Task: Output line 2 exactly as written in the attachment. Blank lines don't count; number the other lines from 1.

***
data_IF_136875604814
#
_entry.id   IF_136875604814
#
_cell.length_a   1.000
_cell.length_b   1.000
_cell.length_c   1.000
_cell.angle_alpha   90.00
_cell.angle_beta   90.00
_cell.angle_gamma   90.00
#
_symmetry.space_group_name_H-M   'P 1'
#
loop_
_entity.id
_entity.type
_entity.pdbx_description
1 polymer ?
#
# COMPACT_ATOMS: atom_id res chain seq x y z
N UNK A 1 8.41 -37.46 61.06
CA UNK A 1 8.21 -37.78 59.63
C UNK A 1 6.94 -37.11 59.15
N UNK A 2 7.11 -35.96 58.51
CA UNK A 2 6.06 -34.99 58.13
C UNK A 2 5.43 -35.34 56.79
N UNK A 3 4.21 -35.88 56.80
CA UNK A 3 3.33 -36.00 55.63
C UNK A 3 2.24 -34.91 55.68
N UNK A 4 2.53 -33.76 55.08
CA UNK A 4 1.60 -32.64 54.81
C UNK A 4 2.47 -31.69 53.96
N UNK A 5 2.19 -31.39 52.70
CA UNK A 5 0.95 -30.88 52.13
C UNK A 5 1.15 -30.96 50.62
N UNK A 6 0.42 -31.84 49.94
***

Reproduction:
#